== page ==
Traveling, learning and running your own business

I’ve been travelling for two and a half months now, and it’s been full of amazing and also challenging times. From wanting to fly home when I got to Australia, to swimming with turtles in Bali, to now drinking 19p beers in Vietnam… I feel very lucky being able to do this and still work on the side, and I wanted to share for anyone who is looking to take the plunge in to freelancing (or do what I’m doing) what has worked for me over the last couple of months.

I am by no means an expert and still learning through every project and client I take on; however these are a few things that I do/tell myself to make sure that I can still make the most of the experience whilst also staying focused with work.

  1. It’s not easy, so don’t expect it to be: There are a lot of perks to freelancing. I can choose when I want to work and it’s not got in the way of my travels yet, but when I do work it does always feel like I’m climbing an endless mountain and I’m no where near the top yet. Traveling on my own means self-doubt does creep in and not having friends and family to bounce ideas off does make it hard at times. It is still work and I’m trying to build myself financially too, which like any job – takes time.
  2. Know your limits: Nothing productive happens when you’re too tired and burnt out, and contrary to popular belief, travelling isn’t sitting on a beach all day (although I wish it was sometimes). You are constantly moving from hostel to hostel, sight seeing, sitting in airports and of course, the nightlife can really take it out of you, especially if you love 19p beers like me… If I have a project due or a call with a client early in the morning, I’ll stay in or I’ll come home early. It doesn’t make any difference to the experience and means I can still be on the ball and do my job.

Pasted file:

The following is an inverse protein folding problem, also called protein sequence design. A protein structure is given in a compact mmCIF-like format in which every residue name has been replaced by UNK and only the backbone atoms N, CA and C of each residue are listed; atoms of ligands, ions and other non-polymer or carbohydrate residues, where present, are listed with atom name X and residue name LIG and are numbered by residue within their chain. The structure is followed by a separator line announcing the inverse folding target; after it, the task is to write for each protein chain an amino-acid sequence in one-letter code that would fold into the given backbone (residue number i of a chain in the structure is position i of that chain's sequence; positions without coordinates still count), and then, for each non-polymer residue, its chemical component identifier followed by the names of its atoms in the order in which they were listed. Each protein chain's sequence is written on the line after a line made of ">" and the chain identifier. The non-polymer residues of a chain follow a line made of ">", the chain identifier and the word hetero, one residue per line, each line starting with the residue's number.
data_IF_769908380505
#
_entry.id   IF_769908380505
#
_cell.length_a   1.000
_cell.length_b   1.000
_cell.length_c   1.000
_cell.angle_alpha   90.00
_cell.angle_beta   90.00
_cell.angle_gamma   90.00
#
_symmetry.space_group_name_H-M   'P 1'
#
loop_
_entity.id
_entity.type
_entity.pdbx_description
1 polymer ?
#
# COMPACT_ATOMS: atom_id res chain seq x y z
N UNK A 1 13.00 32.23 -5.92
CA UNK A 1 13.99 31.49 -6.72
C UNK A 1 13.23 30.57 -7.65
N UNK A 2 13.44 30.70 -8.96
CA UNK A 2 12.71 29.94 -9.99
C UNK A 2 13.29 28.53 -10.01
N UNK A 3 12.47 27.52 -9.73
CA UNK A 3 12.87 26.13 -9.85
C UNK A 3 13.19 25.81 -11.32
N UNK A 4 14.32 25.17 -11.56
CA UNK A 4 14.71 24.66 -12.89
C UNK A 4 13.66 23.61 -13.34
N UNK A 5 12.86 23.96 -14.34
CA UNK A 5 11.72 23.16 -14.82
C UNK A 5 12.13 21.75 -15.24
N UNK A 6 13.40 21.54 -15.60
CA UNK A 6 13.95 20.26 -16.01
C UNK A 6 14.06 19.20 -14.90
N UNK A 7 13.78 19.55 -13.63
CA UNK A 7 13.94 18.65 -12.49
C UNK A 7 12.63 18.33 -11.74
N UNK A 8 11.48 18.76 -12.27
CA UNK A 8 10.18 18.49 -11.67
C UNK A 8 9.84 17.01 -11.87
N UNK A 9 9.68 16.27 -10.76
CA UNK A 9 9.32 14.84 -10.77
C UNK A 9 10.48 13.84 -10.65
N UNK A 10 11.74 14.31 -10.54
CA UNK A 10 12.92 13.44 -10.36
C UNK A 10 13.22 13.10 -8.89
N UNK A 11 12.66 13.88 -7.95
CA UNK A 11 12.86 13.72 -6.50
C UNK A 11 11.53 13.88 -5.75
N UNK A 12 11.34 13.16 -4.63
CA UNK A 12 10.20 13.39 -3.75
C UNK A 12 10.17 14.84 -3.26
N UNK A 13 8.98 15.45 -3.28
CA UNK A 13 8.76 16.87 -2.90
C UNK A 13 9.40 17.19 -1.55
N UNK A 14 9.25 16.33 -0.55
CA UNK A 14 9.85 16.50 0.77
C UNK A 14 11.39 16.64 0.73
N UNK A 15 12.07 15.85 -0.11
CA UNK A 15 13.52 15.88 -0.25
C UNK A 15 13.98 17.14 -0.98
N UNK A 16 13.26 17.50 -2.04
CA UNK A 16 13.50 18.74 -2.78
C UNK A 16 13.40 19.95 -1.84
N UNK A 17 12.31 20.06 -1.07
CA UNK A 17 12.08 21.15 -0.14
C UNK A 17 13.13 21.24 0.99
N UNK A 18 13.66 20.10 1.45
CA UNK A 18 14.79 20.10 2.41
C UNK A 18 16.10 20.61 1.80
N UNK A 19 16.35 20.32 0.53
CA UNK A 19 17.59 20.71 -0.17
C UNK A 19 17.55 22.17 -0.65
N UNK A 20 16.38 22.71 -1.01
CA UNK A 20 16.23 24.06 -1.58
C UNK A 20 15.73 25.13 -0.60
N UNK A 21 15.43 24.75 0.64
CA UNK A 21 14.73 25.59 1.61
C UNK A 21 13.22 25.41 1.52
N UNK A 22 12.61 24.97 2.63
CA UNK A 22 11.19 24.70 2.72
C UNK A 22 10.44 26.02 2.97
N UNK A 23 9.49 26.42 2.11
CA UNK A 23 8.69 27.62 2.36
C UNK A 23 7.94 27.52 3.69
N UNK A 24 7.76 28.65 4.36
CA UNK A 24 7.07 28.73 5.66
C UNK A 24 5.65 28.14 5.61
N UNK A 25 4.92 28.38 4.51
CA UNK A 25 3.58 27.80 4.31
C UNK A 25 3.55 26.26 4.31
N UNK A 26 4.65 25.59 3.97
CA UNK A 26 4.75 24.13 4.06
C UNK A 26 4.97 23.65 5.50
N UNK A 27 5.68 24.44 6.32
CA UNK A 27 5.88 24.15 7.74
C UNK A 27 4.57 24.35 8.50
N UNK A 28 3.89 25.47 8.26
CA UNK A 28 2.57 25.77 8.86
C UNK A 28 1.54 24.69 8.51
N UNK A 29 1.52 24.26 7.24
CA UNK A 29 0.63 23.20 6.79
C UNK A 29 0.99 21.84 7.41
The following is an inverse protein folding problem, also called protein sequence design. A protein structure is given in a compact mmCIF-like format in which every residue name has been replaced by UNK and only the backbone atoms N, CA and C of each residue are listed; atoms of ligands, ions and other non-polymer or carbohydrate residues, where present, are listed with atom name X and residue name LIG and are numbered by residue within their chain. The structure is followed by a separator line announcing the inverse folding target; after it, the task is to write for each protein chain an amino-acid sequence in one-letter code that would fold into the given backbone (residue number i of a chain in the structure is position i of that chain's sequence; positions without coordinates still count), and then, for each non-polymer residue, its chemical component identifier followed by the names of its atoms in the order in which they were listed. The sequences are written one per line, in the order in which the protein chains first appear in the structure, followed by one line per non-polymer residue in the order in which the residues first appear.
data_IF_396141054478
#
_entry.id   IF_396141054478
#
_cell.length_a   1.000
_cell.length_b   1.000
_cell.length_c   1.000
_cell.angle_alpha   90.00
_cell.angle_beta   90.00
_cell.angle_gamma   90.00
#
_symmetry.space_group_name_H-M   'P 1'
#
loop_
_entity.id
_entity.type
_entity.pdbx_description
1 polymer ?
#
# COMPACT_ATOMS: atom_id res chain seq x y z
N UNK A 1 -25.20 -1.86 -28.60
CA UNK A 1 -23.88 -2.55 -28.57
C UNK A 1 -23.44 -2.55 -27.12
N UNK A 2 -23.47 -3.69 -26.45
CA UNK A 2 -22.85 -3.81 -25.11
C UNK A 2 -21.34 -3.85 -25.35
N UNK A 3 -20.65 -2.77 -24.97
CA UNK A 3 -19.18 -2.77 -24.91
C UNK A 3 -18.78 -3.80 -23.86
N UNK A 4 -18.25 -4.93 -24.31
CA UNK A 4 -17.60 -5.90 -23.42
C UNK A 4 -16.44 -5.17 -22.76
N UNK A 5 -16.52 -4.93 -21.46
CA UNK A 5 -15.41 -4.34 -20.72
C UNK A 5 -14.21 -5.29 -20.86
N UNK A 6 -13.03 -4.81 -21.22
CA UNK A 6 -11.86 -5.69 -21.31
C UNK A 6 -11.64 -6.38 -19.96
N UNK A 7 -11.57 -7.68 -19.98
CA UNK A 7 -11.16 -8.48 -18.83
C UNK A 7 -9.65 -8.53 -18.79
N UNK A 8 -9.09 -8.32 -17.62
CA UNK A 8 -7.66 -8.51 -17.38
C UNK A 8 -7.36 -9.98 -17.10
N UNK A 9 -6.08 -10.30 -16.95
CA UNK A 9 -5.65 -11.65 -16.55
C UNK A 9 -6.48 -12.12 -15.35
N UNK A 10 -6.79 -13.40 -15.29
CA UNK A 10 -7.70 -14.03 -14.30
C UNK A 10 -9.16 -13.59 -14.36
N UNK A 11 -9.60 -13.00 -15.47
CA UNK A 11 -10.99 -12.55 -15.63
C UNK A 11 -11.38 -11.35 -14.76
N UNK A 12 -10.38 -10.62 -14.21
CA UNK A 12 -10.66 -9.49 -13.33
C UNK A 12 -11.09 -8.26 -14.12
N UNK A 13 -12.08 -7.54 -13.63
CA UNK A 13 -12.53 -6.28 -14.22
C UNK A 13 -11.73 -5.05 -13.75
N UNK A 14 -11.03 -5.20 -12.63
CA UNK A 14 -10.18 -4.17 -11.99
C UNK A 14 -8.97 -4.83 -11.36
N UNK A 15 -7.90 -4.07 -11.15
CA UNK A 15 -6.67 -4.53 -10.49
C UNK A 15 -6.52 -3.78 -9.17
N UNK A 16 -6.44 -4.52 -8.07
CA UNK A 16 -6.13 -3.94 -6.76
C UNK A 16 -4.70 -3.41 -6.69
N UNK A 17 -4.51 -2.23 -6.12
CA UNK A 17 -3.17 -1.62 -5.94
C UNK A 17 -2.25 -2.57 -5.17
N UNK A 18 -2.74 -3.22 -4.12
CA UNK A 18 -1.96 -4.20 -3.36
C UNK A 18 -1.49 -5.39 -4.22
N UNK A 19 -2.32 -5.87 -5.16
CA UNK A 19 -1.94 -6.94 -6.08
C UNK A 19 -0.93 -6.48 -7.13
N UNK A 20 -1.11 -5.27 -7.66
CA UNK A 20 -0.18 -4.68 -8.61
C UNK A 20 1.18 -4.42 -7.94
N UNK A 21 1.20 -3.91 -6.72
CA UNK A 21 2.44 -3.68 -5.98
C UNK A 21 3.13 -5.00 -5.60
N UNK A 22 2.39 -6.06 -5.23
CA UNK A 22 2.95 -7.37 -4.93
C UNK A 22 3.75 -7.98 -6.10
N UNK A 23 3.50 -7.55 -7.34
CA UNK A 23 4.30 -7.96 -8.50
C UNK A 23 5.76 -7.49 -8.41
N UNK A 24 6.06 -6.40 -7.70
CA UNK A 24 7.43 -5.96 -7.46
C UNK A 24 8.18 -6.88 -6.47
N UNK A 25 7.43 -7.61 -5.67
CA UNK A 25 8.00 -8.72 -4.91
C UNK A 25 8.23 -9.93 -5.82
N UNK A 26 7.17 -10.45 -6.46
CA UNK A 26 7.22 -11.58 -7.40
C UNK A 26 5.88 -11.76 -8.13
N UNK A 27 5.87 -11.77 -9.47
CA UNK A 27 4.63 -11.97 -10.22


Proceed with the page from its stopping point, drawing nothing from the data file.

3. Do an online course: Setting aside a couple of hours a week to do an online course on inbound marketing, or something else to broaden your skill set will keep you feeling on the ball and not stale with ideas. I went through a phase in Bali where I didn’t do any of this; I really struggled to get back in to the groove when it came to speaking with clients and pitching my services. If a course doesn’t interest you then read, stay up to date with current affairs and make sure you are constantly learning about your trade.
  4. Quality over quantity: Only pick the projects you a) like the sound of, b) pay well in comparison to your skill level and c) you get along well with the client. I’ve made mistakes previously of taking on work that wasn’t exciting because I thought having more work on would add to my productivity, when in fact it did the complete opposite. I would rather earn less on projects that I get excited about than dedicating my travel time to working on things or with clients that motivate me.
  5. See the positive in rejection: When I worked in recruitment, rejection never bothered me. It was very much so water off a ducks back and moving on immediately. As a freelancer, a part of me feels personally attacked if a client rejects my proposal and goes with another freelancer. It immediately makes me question everything I’ve done and admittedly, that’s not a productive way to be. I think it’s completely normal and reading a lot about how to handle these situations makes me see each rejection as a learning, and probably a blessing in disguise.


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